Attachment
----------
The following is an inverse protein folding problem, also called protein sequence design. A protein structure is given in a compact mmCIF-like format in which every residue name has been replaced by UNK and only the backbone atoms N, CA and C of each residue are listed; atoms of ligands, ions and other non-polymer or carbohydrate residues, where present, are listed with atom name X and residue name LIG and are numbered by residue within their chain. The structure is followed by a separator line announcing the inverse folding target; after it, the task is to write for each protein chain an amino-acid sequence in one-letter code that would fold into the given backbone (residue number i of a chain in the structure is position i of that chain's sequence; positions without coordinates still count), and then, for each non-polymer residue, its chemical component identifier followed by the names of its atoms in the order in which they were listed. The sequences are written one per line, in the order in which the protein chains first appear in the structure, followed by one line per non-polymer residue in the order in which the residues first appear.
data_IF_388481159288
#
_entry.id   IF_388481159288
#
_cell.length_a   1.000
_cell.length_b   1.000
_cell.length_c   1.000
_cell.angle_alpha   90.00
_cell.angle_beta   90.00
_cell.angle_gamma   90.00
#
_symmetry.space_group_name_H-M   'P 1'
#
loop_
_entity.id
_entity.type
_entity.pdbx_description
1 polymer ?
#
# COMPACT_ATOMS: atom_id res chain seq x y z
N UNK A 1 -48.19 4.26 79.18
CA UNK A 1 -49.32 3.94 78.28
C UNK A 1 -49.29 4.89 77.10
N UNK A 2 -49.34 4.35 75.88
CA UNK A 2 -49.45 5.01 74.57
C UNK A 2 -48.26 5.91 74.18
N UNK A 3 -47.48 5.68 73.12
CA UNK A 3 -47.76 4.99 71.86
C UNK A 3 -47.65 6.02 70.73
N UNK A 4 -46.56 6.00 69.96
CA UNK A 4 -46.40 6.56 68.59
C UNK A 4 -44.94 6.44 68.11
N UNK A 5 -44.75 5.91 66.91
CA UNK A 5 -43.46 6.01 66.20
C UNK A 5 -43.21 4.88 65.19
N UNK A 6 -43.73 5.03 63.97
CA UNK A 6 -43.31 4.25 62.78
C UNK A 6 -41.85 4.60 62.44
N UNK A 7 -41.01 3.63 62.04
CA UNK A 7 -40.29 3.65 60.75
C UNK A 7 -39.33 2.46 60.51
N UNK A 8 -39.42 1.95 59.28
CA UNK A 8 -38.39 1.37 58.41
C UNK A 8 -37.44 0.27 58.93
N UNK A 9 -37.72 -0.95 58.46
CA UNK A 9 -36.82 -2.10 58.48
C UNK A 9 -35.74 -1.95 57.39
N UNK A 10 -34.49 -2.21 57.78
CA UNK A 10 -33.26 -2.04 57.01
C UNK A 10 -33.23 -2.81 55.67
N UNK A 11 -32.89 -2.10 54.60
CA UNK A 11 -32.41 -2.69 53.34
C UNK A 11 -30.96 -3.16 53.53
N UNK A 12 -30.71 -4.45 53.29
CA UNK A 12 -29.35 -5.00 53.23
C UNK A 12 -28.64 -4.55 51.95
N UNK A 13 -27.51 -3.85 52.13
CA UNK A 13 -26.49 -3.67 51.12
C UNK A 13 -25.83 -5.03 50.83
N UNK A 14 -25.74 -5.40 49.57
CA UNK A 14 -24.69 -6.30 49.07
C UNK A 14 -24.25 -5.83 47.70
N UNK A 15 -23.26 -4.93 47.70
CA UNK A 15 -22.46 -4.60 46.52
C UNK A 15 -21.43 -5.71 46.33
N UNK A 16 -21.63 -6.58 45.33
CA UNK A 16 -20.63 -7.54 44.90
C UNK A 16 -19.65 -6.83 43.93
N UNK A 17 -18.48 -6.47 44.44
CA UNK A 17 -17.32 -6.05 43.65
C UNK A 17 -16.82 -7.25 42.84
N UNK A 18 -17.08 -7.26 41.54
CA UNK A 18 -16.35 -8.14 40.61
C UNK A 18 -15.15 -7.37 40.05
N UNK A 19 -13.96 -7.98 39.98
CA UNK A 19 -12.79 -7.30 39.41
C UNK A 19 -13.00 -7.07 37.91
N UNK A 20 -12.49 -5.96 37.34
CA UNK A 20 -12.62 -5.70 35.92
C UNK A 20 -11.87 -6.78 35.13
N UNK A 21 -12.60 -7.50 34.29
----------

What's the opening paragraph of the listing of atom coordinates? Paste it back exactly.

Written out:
The following is an inverse protein folding problem, also called protein sequence design. A protein structure is given in a compact mmCIF-like format in which every residue name has been replaced by UNK and only the backbone atoms N, CA and C of each residue are listed; atoms of ligands, ions and other non-polymer or carbohydrate residues, where present, are listed with atom name X and residue name LIG and are numbered by residue within their chain. The structure is followed by a separator line announcing the inverse folding target; after it, the task is to write for each protein chain an amino-acid sequence in one-letter code that would fold into the given backbone (residue number i of a chain in the structure is position i of that chain's sequence; positions without coordinates still count), and then, for each non-polymer residue, its chemical component identifier followed by the names of its atoms in the order in which they were listed. The sequences are written one per line, in the order in which the protein chains first appear in the structure, followed by one line per non-polymer residue in the order in which the residues first appear.